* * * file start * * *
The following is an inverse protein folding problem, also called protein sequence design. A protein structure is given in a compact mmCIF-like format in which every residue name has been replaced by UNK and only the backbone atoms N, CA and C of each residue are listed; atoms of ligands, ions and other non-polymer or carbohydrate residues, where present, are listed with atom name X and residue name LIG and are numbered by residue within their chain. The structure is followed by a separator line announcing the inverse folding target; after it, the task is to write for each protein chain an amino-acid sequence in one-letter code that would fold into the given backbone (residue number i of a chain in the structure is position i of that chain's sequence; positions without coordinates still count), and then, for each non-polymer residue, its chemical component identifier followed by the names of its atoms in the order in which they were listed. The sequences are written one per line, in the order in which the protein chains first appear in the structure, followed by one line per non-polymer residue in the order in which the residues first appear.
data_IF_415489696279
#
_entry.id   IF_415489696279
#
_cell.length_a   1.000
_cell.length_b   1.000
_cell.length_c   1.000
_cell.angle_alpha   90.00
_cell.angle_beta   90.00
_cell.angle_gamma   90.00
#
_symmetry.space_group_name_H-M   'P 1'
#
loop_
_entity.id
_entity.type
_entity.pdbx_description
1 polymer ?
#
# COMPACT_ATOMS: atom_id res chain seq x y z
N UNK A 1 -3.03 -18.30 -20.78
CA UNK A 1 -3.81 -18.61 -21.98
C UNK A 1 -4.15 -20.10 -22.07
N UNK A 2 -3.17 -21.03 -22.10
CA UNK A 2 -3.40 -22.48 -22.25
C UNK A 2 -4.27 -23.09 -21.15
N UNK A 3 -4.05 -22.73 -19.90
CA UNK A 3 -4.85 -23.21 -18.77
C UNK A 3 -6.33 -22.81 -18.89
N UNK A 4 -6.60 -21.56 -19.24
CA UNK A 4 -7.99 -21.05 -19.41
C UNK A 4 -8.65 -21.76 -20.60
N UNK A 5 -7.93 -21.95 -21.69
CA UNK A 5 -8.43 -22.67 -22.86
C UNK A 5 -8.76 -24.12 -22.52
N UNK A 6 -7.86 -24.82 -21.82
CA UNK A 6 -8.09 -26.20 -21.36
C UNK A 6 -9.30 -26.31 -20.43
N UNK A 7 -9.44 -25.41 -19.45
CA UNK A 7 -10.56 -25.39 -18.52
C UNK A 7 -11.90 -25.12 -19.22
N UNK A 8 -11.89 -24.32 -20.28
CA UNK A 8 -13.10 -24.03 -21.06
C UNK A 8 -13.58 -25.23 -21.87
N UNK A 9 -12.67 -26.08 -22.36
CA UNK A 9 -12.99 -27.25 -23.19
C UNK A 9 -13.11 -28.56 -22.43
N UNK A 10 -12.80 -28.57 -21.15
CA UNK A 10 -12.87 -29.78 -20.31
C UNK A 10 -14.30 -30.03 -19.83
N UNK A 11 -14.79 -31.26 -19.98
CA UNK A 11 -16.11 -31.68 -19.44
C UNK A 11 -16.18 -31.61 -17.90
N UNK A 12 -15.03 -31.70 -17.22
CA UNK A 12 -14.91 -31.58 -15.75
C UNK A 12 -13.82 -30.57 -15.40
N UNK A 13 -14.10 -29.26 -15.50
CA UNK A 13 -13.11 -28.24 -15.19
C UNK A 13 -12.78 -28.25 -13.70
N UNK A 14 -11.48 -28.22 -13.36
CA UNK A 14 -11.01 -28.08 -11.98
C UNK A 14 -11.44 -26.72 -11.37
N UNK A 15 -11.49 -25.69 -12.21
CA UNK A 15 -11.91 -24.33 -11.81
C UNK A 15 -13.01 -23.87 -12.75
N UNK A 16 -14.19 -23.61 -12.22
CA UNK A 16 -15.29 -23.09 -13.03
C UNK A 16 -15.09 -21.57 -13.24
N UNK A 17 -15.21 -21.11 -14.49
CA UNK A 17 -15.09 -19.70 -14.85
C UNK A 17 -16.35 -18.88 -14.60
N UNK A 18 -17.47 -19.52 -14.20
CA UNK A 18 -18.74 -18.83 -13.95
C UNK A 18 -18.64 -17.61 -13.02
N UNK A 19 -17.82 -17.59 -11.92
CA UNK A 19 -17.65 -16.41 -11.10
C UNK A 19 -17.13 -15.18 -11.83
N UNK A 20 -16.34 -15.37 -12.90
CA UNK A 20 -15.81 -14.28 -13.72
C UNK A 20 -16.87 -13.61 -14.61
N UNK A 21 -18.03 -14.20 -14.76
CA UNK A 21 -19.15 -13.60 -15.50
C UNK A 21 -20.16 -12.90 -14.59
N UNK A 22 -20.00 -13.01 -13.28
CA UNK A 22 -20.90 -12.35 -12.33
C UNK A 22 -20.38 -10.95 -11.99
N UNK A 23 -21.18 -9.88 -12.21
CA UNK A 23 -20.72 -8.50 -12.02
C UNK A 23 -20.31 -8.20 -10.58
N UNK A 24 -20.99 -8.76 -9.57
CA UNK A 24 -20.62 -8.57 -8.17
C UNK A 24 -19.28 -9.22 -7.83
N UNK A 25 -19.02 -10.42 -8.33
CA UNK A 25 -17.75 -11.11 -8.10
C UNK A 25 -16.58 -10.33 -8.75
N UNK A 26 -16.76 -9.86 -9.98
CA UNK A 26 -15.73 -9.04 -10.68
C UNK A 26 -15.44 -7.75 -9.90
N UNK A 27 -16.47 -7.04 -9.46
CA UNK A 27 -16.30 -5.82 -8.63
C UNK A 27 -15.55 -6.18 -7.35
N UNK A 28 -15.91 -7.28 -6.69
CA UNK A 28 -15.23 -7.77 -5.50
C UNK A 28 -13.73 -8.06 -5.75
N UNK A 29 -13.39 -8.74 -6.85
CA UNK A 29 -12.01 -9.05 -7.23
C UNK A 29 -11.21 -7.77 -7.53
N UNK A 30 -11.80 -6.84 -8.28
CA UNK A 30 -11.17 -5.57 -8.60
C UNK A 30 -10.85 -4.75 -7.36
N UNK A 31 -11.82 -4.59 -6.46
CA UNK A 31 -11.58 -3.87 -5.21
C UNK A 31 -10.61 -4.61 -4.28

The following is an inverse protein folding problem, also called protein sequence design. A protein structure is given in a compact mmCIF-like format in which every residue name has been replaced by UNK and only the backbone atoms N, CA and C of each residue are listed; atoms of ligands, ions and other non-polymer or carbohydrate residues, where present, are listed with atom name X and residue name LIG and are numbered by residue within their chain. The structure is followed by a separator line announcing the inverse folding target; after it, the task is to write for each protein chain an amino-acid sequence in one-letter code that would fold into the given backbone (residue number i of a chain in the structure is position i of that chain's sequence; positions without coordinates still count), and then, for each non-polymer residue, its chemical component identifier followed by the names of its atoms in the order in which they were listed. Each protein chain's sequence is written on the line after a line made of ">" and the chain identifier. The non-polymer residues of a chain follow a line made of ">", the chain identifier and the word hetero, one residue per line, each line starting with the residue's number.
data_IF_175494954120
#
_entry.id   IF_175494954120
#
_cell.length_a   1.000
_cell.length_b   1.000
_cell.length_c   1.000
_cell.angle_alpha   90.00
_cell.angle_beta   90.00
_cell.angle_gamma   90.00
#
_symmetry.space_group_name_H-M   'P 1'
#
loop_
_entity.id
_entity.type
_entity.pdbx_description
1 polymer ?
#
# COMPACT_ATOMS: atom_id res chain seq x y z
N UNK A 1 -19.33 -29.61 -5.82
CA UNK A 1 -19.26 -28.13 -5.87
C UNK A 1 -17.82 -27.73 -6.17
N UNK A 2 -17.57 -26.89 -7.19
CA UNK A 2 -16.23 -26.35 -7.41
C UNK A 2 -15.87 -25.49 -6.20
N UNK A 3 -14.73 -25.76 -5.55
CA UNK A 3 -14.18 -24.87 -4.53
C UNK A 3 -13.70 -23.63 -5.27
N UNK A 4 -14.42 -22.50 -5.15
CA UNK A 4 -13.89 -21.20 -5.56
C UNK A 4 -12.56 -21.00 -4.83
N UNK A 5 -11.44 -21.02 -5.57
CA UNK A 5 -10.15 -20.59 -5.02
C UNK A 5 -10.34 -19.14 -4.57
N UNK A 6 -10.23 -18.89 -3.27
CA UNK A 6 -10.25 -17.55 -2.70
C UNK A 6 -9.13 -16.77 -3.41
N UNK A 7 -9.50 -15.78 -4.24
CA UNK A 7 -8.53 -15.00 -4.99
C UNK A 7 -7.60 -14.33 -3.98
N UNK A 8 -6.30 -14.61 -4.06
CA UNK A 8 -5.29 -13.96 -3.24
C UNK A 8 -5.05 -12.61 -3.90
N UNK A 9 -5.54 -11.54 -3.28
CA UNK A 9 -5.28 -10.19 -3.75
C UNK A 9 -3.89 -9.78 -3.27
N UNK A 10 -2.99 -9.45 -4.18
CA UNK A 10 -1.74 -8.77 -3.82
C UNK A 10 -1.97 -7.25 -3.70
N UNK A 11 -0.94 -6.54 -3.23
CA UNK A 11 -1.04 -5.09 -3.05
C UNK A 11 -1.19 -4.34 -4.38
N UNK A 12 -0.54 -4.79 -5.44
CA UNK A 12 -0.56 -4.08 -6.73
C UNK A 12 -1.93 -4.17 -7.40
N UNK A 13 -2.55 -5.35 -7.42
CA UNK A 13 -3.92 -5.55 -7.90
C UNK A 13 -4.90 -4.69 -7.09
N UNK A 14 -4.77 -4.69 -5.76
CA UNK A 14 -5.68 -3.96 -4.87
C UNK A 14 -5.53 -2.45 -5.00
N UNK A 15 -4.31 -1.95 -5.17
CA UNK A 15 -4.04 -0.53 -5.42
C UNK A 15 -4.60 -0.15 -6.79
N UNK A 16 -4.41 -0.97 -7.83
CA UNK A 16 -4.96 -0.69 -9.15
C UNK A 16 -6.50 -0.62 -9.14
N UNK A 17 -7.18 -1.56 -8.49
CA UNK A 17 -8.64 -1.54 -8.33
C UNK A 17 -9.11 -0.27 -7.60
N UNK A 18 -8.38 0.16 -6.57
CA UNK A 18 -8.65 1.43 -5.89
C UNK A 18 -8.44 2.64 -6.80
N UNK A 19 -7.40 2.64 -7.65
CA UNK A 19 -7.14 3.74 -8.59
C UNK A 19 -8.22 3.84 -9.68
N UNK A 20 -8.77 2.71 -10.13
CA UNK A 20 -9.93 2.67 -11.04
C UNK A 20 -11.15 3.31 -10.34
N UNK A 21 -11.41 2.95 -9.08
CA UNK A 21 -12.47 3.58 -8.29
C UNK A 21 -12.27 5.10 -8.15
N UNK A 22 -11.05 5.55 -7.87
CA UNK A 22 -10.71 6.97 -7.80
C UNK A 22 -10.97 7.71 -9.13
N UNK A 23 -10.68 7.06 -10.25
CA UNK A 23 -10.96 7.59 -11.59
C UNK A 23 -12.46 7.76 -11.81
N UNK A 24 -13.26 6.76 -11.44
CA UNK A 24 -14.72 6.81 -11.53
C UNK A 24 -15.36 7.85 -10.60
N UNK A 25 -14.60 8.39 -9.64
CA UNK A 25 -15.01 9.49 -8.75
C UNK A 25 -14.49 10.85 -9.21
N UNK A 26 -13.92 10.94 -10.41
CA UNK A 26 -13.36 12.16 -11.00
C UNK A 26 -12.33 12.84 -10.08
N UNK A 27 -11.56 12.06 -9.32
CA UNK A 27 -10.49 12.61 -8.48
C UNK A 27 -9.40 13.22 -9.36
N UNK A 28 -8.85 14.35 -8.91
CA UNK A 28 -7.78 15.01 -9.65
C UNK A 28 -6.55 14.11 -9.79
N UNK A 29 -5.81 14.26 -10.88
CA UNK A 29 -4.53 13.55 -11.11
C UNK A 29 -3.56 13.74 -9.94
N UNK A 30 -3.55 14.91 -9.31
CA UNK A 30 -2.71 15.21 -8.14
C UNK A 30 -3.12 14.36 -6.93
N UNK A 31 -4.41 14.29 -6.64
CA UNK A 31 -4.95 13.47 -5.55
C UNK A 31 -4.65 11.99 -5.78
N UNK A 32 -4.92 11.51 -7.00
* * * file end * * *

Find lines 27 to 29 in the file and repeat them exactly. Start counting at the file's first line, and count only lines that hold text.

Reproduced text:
C UNK A 2 -4.27 -23.09 -21.15
N UNK A 3 -4.05 -22.73 -19.90
CA UNK A 3 -4.85 -23.21 -18.77